Supporting my son

My son is currently on remand waiting trial. We have had a really tricky time over the last year learning about some of the things that he has been doing, but we want to make sure that we support him through the trial so that he can get a fair process. Having family on your side can help the prisoners to have an easier time at trial and can often help the lawyers to provide the strongest possible defence in court. This blog explains how family members can help to make sure that legal process goes smoothly and that the lawyers get all of the resources that they need.

All You Need to Know About Spent Convictions

Law Blog

Criminal records can be detrimental to your life, especially when it comes to job opportunities or travelling overseas. If you have been convicted before, chances are you have a criminal record. However, this does not mean that you should live with the consequences of the criminal record forever. In fact, convictions can be 'spent'. A spent conviction is a term that refers to convictions that do not have to be disclosed and will usually not show on police record checks. While a spent conviction comes with several benefits, the main advantage is that generally, you won't be required to acknowledge a previous conviction or disclose it for purposes such as employment. Here is more on spent convictions.

When Can A Conviction Be Spent?

There are different circumstances under which a conviction may be spent and the laws regarding those circumstances may vary slightly across states. However, a conviction becomes capable of being spent when you are pardoned for the wrongful conviction of the offence. A conviction can also be spent if you are sentenced without imprisonment. If the sentence includes imprisonment, the duration of the imprisonment can determine whether or not you can spend the conviction. A criminal lawyer will be able to tell you exactly how the duration of imprisonment affects your ability to spend the conviction.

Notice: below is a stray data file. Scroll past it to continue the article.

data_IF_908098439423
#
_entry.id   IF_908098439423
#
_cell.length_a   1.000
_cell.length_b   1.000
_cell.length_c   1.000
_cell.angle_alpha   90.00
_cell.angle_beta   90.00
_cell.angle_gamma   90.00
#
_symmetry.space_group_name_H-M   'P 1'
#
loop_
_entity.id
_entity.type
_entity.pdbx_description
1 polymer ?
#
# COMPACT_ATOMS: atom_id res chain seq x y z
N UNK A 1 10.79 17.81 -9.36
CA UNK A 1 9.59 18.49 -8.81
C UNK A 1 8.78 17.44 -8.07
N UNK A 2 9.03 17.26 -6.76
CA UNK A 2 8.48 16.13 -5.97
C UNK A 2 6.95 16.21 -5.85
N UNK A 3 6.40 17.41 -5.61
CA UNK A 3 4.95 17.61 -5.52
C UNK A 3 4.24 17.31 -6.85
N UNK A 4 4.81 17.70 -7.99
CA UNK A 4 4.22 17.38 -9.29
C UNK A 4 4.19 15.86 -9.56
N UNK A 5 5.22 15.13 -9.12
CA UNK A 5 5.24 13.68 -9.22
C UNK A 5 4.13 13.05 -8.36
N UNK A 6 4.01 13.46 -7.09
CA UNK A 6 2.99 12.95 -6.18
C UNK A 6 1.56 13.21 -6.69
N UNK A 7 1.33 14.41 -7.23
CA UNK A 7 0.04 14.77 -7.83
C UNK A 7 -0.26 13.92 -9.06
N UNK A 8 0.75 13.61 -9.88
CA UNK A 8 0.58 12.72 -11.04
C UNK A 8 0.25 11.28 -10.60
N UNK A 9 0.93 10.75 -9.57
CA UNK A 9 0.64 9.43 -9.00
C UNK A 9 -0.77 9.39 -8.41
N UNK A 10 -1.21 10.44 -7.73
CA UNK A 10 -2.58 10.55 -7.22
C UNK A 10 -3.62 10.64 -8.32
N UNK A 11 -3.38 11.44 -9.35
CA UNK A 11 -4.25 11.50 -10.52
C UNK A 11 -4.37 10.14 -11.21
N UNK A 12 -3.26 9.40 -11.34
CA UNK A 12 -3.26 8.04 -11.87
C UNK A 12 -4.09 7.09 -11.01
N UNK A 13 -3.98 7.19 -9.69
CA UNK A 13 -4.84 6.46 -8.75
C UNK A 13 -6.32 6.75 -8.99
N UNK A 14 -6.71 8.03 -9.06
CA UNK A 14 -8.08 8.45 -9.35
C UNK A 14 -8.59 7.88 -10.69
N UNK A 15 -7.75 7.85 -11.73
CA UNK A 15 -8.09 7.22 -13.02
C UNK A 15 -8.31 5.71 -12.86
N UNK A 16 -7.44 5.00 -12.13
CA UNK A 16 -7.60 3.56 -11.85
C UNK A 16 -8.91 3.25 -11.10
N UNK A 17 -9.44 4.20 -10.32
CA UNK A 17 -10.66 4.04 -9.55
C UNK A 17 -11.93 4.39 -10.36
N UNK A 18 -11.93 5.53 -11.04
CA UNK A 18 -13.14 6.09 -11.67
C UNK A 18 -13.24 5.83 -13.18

Convictions become spent automatically when the waiting period for your offence ends. The waiting period, sometimes known as the rehabilitation period, varies for adult and juvenile cases and a criminal lawyer will also fill you in on this. In some cases, you may have to apply to your district court judge for your conviction to be spent. However, keep in mind that this is usually dependent upon satisfactory completion of certain conditions such as good behaviour.

What Is the Waiting/Rehabilitation Period?

This is a period within which you are required to demonstrate utmost good behaviour after your conviction. The period usually starts from the date of the conviction but it's subject to no subsequent convictions. That is, if you are convicted of another offence, the period will be counted from the date of the most recent conviction.

What Are the Exclusions?

Not all convictions can be spent. There are some limited circumstances that will require you to disclose your conviction. This is usually in regard to the type of offence and to whom you are required to disclose the conviction. For instance, for serious offences such as sexual offences and body corporate convictions, you will be required to disclose your conviction, especially if you are applying to work with children. Convictions may also have to be disclosed when it comes to the assessment of potential employees or consultants in law enforcement, intelligence, or security agencies.

Contact local lawyers for more information.


3 April 2018